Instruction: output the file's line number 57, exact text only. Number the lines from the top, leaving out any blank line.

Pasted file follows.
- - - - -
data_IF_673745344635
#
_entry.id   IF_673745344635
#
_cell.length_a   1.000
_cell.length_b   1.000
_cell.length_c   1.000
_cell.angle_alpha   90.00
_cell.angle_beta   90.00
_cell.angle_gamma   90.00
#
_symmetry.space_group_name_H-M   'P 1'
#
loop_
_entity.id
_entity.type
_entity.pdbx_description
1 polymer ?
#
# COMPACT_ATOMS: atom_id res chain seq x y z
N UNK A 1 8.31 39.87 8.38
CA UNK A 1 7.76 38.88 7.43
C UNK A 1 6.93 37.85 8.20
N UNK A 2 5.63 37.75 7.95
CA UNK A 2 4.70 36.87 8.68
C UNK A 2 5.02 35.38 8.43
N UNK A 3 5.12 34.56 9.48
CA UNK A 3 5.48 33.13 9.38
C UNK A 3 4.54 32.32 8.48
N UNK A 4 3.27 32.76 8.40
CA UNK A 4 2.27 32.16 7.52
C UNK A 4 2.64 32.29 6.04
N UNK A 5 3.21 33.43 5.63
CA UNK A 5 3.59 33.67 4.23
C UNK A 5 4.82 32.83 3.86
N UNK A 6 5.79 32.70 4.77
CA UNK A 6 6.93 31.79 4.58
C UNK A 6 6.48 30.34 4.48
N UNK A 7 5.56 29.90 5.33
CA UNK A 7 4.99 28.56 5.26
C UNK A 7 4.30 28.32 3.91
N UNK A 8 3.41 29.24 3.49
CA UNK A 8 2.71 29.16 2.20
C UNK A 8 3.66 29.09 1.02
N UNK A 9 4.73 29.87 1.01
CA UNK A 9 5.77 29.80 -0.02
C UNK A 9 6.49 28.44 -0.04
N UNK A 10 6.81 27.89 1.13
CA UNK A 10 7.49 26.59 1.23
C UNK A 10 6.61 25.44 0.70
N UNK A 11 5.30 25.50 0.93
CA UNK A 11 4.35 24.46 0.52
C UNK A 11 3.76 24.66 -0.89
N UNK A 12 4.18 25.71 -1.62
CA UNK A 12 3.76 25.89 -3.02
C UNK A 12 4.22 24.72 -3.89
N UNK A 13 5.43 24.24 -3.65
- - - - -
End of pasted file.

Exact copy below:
N UNK A 13 5.43 24.24 -3.65